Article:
Self-Portrait (?) with Plumed Cap and Lowered Sabre

Rembrandt Van Rijn
Self-Portrait (?) with Plumed Cap and Lowered Sabre
etching
1634

An original Rembrandt Van Rijn etching.

1634

Original etching printed in black ink on laid paper

Signed and dated in the plate lower right Rembrandt / f. 1634.

A superb 17th century/lifetime impression of Bartsch, Hind, Biorklund-Barnard and New Hollstein’s third and final state, Usticke’s third state of four (characterized by G.W. Nowell-Usticke in his 1967 catalogue Rembrandt’s Etchings: States and Values as “an uncommon attractive portrait”), printed after the plate was cut down from a rectangle to an oval, and after the removal of the angular projections at the four corners that appear in the second state. 

Catalog: Bartsch 23 iii/iii; Hind 110 iii/iii; Biorklund-Barnard 34-B iii/iii; Usticke 23 iii/iv; New Hollstein 135 iii/iii.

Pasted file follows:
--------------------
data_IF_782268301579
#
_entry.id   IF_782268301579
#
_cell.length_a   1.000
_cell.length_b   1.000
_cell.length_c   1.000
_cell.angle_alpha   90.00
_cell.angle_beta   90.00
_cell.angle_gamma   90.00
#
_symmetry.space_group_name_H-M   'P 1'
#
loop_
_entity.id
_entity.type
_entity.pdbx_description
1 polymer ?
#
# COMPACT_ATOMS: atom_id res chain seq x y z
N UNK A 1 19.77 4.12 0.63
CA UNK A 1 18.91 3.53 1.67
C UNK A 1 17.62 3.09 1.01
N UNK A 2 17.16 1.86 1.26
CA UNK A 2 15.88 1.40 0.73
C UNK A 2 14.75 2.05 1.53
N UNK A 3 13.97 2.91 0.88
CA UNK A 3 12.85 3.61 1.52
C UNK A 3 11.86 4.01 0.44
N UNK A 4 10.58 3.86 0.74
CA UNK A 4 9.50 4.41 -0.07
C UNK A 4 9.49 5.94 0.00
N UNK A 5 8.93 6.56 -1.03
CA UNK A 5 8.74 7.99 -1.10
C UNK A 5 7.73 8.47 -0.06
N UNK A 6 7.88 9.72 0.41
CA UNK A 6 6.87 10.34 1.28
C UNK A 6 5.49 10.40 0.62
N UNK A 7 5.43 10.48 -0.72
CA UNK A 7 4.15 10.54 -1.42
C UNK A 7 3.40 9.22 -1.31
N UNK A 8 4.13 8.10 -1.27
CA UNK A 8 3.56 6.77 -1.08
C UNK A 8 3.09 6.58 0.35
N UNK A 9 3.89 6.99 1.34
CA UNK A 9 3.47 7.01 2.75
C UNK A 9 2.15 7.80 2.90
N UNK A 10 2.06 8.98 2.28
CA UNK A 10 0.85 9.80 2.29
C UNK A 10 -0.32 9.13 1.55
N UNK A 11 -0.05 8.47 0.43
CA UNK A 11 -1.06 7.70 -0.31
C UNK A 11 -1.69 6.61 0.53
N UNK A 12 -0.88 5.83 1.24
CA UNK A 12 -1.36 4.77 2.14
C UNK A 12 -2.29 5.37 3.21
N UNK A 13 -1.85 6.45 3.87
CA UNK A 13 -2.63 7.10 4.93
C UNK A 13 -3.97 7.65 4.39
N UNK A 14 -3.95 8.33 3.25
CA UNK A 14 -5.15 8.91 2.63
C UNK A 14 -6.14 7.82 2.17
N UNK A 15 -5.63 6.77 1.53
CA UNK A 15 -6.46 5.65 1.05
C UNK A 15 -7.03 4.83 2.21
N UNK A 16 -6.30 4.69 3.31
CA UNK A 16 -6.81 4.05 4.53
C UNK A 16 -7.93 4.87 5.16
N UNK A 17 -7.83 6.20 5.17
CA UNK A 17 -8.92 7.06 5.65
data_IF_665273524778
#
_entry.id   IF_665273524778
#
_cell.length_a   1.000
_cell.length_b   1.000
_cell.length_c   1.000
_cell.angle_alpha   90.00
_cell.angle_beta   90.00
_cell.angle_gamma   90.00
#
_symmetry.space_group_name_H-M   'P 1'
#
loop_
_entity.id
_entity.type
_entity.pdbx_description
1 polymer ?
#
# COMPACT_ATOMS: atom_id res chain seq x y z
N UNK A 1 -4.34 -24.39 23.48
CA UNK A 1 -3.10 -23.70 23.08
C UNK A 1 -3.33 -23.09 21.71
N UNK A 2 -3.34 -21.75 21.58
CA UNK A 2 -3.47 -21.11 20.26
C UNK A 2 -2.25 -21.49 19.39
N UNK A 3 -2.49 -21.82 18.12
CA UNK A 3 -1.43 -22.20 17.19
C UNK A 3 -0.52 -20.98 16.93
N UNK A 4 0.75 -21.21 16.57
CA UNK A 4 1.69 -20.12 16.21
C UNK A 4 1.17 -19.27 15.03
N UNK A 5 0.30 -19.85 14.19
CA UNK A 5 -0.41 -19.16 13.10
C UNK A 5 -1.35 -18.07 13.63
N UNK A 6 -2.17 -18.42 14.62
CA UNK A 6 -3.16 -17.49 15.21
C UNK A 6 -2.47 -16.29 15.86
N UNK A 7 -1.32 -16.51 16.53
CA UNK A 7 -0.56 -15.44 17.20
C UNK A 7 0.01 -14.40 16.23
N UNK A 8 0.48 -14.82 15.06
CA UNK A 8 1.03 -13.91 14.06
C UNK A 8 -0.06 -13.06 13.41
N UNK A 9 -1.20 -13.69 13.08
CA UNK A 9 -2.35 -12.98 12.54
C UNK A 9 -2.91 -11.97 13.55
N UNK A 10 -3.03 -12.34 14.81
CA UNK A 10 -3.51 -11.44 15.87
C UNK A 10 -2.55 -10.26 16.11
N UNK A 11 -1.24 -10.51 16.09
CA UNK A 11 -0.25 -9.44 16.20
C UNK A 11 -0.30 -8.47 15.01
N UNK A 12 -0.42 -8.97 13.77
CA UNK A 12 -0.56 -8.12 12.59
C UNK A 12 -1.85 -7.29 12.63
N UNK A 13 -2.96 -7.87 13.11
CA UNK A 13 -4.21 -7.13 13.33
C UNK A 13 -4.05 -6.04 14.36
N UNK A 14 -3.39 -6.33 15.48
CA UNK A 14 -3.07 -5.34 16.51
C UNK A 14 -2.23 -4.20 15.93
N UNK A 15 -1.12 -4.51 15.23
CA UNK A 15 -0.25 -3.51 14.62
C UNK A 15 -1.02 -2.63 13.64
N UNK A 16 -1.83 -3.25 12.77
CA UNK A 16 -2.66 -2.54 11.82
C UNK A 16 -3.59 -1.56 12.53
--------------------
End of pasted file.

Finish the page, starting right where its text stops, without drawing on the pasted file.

The title of this self-portrait etching suggests more to the composition than is seen in later states.  The portrait of a figure in the costume of a grand Oriental soldier was trimmed down from a square to an oval, eliminating the hilt of the upright sword on which the left hand is propped.  Not all have agreed that the etching is indeed a self-portrait of the artist at a transitional point in his career.  In 1634 Rembrandt was on the brink of recognition and success.  An air of confidence is imparted in the attitude and expression of the figure in this etching.  The presence of a feather in the cap indicates a new personal flair.  This can also be seen in the cascading ringlets in which the figure wears his hair along with the sportingly trimmed moustache and goatee.  The imperiousness of the pose with right hand on hip is accentuated by the cavalier’s chest plate.  Some scholars have postulated that this is not a self-portrait but a portrait of a military personage such as Admiral Philip von Dorp, Adolf van Cleve or Joris de Caullery.  Other authors, however, continue to believe that we are seeing Rembrandt here, albeit in a freely adapted and adorned likeness, and that point of view is still the most accepted nowadays.

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